Every year when Dragon Boat Festival rolls around, I have zongzi, or Chinese rice tamales as some people dub it, on the brain. Ask most people where their favorite zongzi is and the answer will be "homemade" or "my mom's" which makes sense, but doesn't help those who don't have any skilled relatives to rely on during Dragon Boat Festival.
Luckily, for those of us living in Taipei, we have the next best thing to homemade, which is zongzi made by clans of nimble fingered aunties as fast as they can. I usually also eat homemade zongzi, but this year I did my own zongzi food crawl to find a few options that ended up surprising me. Here are a few places you can hunt down zongzi today, but don't forget to pick up some sweet chili sauce to complete the experience.
Nanmen Market (南門市場)
Nanmen Market is a mecca for zongzi lovers, with 5-6 different shops specializing in zongzi at this traditional market. NanYuan, a 56-year-old shop inside the market, is so popular that they set up an additional pop up area in the courtyard where people wind up and down the stairs waiting to buy zongzi from the grandma who started the business.
While waiting in line, customers can watch them wrap and steam the huge batches of zongzi. Customers who don't have time to wait can buy from the competitor next door, or from the busy shops inside.
NanMen Market, 8 Roosevelt Road, Sec. 1
(Customers waiting in line for zongzi last week at NanYuan at NanMen Market, photo by @hungryintaipei)
(NanMen market, photo by @hungryintaipei)
Jiu Ru is known for their sesame and peanut tangyuan during Lantern Festival, but they also serve up a variety of zongzi year round. The zongzi here are given to customers at room temperature or cold to re-steam at home, but you can also ask for hot ones to go or to dine in.
Their pork and salted egg yolk rice dumpling also has a layer of soft peanuts and their sticky rice is softer than a few of the other places I tried. Jiu Ru sells 10 different variations of zongzi, from NT$40-110.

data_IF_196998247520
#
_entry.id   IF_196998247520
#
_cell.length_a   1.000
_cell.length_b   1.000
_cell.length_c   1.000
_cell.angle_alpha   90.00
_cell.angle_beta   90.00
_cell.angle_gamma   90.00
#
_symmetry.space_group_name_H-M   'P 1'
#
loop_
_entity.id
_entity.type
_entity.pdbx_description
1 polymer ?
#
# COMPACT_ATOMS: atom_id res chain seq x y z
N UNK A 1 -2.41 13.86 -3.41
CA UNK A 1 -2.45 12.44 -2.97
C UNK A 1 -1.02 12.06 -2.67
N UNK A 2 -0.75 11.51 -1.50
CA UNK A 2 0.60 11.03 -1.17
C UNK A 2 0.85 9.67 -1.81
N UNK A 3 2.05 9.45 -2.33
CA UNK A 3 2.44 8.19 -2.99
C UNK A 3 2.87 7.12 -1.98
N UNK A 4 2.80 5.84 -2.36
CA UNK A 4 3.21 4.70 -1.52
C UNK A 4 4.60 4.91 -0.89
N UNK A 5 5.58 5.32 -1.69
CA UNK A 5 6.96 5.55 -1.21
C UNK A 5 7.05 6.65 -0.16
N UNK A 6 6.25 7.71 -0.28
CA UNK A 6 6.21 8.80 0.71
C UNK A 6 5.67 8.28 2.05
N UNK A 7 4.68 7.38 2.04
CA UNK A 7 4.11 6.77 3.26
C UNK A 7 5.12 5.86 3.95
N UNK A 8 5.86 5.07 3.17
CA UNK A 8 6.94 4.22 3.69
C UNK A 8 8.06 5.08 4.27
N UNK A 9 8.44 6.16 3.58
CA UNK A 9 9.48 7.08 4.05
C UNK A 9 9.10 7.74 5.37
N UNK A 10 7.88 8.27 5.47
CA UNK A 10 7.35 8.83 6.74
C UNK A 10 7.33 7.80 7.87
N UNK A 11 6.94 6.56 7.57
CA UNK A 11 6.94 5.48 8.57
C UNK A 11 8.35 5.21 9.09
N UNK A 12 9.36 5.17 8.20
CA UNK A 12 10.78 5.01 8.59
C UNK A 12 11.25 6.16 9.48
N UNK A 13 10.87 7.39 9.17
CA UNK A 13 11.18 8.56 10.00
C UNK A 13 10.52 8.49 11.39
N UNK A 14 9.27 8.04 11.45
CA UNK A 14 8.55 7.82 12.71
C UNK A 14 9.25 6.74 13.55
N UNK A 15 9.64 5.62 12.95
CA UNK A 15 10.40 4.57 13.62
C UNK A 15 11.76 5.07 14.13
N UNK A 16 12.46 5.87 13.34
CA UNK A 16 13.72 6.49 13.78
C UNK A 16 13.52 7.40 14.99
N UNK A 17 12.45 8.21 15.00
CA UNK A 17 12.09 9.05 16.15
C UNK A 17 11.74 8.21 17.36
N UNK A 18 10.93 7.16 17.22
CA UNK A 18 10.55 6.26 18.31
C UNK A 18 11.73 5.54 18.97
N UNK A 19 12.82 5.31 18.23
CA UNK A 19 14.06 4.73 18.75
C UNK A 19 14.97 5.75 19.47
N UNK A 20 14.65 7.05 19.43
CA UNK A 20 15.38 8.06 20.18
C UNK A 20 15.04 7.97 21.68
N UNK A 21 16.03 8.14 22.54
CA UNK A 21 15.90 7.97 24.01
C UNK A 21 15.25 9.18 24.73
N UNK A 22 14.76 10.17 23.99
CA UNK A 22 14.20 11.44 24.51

Jiu Ru, 69 RenAi Rd., Sec. 4, (02) 2751-7666
(Pork and salted egg yolk zongzi with peanuts from Jiu Ru (NT$85), photo by @hungryintaipei)
I found this vendor by accident, a couple who has been making zongzi for around 30 years near the end of the Yongchun Market, an outdoor farmers market in an alley in Xinyi District. The husband patiently explained the different types he had, such as the Hakka style sweet zongzi, as his wife stirred ingredients for a new batch.
The zongzi here are more Taiwanese style, with additional ingredients like mushrooms, pickled radish, dried shrimp along with the pork and salted egg yolk (NT$45-60). Because I grew up with layered flavors like these, this was one of my favorite finds.
Zongzi vendor at Yongchun Market, photo by @hungryintaipei)
Four Happy (四喜食品行)
When I finally found Four Happy, located on the second floor at the XinYi/Daan street market, I knew I was in the right place when I spotted a few aunties with bags full of zongzi coming down the stairs. Waiting in line in the dark hallway with fluorescent lights, I felt like I was waiting in line for something illicit, as if it was the black market for zongzi.
If you want to buy where the aunties buy zongzi, then this is your spot. I wouldn't be surprised if a couple of them tried to pass them off as their own, as they are the next best thing to homemade with four ladies folding leaves and filling them with large pieces of pork and salted egg yolk.
Four Happy's red bean paste zongzi is one of the best dessert versions I've had. Thanks to my friend Josie (@josiejournal) for recommending her favorite shop to me.
Four Happy Rice Dumplings, No. 60之46號 Xinyi Road, Sec. 4, (02)2707-2530
(pork and salted egg zongzi, photo by @hungryintaipei)
Forget Unicorn Frappuccinos, Starbucks in Taiwan has mini zongzis packaged in Starbucks embossed canvas lunchbox style bags. With drink inspired flavors like matcha with red bean or matcha with hazelnut and almonds, these dessert zongzi are meant to be eaten cold. Starbucks doesn't even try to compete with homemade styles, by making their own modern spin on it for their 2 million plus Facebook followers instead (6 for NT$580).
Starbucks Taiwan, multiple locations, http://www.starbucks.com.tw/products/festival/17_dragon-boat/17_dragon-boat.jspx
(photo by Starbucks Taiwan)
The Regent Taipei offers up eight different kinds of zongzi, as well as luxe box sets for gifting, from classic dongpo pork to a western variation with truffle and beef. There are three different seafood options, including spicy Sichuan pepper seafood or abalone with mushroom, lotus seeds and organic Pingtung pork.
Dessert zongzi has red bean with purple sticky rice. Box sets from NT$180-980 are available for gifting until June 1.
(Photo by Regent Taipei's Facebook)
DIN TAI FUNG
Kill two birds with one stone by eating your zongzi along with some xiao long bao. Din Tai Fung's one ingredient zongzi seems simple, but ensures that the filling is plentiful. I've ordered their pork rou zong or sweet red bean zongzi on occasion even when it wasn't Dragon Boat Festival.
Din Tai Fung, Taipei 101 and multiple locations, http://www.dintaifung.tw/store/en-taiwan.html